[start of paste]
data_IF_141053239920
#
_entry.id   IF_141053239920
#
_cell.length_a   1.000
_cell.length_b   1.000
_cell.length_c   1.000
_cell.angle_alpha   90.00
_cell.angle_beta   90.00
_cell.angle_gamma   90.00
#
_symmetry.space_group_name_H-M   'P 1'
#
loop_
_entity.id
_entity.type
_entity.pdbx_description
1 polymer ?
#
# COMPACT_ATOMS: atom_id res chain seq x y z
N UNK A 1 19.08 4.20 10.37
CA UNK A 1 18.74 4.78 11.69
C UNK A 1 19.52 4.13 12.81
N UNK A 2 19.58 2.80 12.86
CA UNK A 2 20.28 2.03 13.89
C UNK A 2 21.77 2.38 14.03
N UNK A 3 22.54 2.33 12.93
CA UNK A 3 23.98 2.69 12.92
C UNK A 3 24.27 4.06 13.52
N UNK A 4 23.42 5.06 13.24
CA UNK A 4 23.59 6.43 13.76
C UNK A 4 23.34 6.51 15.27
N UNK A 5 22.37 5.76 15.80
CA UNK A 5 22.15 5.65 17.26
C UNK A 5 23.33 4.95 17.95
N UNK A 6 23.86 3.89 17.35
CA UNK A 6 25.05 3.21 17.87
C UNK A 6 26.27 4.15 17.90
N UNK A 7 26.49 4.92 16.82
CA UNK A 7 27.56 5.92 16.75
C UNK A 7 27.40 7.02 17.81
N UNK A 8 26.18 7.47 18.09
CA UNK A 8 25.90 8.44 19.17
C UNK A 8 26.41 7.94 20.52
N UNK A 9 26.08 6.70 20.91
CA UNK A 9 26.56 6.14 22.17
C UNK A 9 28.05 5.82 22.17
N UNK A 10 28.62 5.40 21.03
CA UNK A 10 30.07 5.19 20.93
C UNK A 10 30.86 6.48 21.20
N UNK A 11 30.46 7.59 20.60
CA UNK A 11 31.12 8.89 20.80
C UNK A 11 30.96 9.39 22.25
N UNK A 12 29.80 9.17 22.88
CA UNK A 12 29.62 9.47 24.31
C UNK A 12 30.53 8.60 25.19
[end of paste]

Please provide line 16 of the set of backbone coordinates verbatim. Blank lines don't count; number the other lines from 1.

_entity.type